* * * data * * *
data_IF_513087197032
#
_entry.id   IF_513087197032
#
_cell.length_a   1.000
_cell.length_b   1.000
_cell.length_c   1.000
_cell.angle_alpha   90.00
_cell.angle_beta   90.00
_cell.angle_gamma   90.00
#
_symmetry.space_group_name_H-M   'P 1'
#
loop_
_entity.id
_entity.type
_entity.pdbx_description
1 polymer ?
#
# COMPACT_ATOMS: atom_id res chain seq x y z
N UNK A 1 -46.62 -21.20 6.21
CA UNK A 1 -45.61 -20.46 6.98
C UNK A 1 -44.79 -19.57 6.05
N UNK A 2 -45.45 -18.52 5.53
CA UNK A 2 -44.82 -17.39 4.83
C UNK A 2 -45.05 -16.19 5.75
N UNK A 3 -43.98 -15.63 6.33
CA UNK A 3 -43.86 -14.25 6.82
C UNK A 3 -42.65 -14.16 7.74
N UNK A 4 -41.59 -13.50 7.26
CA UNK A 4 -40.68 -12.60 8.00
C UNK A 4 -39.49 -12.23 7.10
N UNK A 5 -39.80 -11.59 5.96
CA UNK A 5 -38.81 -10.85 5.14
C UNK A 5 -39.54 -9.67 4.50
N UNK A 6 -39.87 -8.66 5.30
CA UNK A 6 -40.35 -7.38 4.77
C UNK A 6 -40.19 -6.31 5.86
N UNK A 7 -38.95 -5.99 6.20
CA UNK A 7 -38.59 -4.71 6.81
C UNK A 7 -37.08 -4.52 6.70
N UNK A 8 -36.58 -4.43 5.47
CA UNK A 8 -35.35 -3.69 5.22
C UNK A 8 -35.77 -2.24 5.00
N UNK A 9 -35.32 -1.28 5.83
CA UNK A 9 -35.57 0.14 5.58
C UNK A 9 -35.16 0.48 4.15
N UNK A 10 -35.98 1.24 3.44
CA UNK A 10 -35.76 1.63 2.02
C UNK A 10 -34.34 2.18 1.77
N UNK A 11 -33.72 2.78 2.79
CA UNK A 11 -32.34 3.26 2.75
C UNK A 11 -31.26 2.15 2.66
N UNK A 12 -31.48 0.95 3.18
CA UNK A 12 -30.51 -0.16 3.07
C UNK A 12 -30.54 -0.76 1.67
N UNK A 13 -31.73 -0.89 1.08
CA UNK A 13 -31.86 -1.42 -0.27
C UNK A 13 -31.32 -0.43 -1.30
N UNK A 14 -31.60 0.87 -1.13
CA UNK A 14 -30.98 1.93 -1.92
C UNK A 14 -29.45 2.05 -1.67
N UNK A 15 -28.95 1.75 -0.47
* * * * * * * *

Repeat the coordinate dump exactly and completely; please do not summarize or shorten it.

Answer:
data_IF_513087197032
#
_entry.id   IF_513087197032
#
_cell.length_a   1.000
_cell.length_b   1.000
_cell.length_c   1.000
_cell.angle_alpha   90.00
_cell.angle_beta   90.00
_cell.angle_gamma   90.00
#
_symmetry.space_group_name_H-M   'P 1'
#
loop_
_entity.id
_entity.type
_entity.pdbx_description
1 polymer ?
#
# COMPACT_ATOMS: atom_id res chain seq x y z
N UNK A 1 -46.62 -21.20 6.21
CA UNK A 1 -45.61 -20.46 6.98
C UNK A 1 -44.79 -19.57 6.05
N UNK A 2 -45.45 -18.52 5.53
CA UNK A 2 -44.82 -17.39 4.83
C UNK A 2 -45.05 -16.19 5.75
N UNK A 3 -43.98 -15.63 6.33
CA UNK A 3 -43.86 -14.25 6.82
C UNK A 3 -42.65 -14.16 7.74
N UNK A 4 -41.59 -13.50 7.26
CA UNK A 4 -40.68 -12.60 8.00
C UNK A 4 -39.49 -12.23 7.10
N UNK A 5 -39.80 -11.59 5.96
CA UNK A 5 -38.81 -10.85 5.14
C UNK A 5 -39.54 -9.67 4.50
N UNK A 6 -39.87 -8.66 5.30
CA UNK A 6 -40.35 -7.38 4.77
C UNK A 6 -40.19 -6.31 5.86
N UNK A 7 -38.95 -5.99 6.20
CA UNK A 7 -38.59 -4.71 6.81
C UNK A 7 -37.08 -4.52 6.70
N UNK A 8 -36.58 -4.43 5.47
CA UNK A 8 -35.35 -3.69 5.22
C UNK A 8 -35.77 -2.24 5.00
N UNK A 9 -35.32 -1.28 5.83
CA UNK A 9 -35.57 0.14 5.58
C UNK A 9 -35.16 0.48 4.15
N UNK A 10 -35.98 1.24 3.44
CA UNK A 10 -35.76 1.63 2.02
C UNK A 10 -34.34 2.18 1.77
N UNK A 11 -33.72 2.78 2.79
CA UNK A 11 -32.34 3.26 2.75
C UNK A 11 -31.26 2.15 2.66
N UNK A 12 -31.48 0.95 3.18
CA UNK A 12 -30.51 -0.16 3.07
C UNK A 12 -30.54 -0.76 1.67
N UNK A 13 -31.73 -0.89 1.08
CA UNK A 13 -31.86 -1.42 -0.27
C UNK A 13 -31.32 -0.43 -1.30
N UNK A 14 -31.60 0.87 -1.13
CA UNK A 14 -30.98 1.93 -1.92
C UNK A 14 -29.45 2.05 -1.67
N UNK A 15 -28.95 1.75 -0.47